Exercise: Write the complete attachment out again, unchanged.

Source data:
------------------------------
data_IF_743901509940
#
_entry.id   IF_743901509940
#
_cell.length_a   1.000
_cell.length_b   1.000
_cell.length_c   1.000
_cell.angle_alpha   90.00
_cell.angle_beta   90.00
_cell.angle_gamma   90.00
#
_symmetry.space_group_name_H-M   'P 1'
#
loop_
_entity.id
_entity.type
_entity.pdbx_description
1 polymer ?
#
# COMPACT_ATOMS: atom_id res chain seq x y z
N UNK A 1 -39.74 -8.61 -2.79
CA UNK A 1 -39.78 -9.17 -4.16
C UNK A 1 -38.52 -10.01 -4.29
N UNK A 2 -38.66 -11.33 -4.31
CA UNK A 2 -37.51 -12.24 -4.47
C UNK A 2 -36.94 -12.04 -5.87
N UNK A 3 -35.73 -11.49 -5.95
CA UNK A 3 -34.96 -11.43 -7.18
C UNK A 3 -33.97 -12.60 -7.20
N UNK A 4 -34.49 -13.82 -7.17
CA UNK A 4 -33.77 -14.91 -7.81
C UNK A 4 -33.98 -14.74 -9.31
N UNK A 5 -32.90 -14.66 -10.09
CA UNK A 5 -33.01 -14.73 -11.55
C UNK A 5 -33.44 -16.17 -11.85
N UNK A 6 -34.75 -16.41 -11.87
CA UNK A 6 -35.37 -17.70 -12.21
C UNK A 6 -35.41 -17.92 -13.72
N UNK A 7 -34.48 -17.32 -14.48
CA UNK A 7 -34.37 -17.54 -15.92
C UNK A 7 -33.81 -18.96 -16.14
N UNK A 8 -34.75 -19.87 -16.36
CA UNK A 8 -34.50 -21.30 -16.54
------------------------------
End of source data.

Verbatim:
data_IF_743901509940
#
_entry.id   IF_743901509940
#
_cell.length_a   1.000
_cell.length_b   1.000
_cell.length_c   1.000
_cell.angle_alpha   90.00
_cell.angle_beta   90.00
_cell.angle_gamma   90.00
#
_symmetry.space_group_name_H-M   'P 1'
#
loop_
_entity.id
_entity.type
_entity.pdbx_description
1 polymer ?
#
# COMPACT_ATOMS: atom_id res chain seq x y z
N UNK A 1 -39.74 -8.61 -2.79
CA UNK A 1 -39.78 -9.17 -4.16
C UNK A 1 -38.52 -10.01 -4.29
N UNK A 2 -38.66 -11.33 -4.31
CA UNK A 2 -37.51 -12.24 -4.47
C UNK A 2 -36.94 -12.04 -5.87
N UNK A 3 -35.73 -11.49 -5.95
CA UNK A 3 -34.96 -11.43 -7.18
C UNK A 3 -33.97 -12.60 -7.20
N UNK A 4 -34.49 -13.82 -7.17
CA UNK A 4 -33.77 -14.91 -7.81
C UNK A 4 -33.98 -14.74 -9.31
N UNK A 5 -32.90 -14.66 -10.09
CA UNK A 5 -33.01 -14.73 -11.55
C UNK A 5 -33.44 -16.17 -11.85
N UNK A 6 -34.75 -16.41 -11.87
CA UNK A 6 -35.37 -17.70 -12.21
C UNK A 6 -35.41 -17.92 -13.72
N UNK A 7 -34.48 -17.32 -14.48
CA UNK A 7 -34.37 -17.54 -15.92
C UNK A 7 -33.81 -18.96 -16.14
N UNK A 8 -34.75 -19.87 -16.36
CA UNK A 8 -34.50 -21.30 -16.54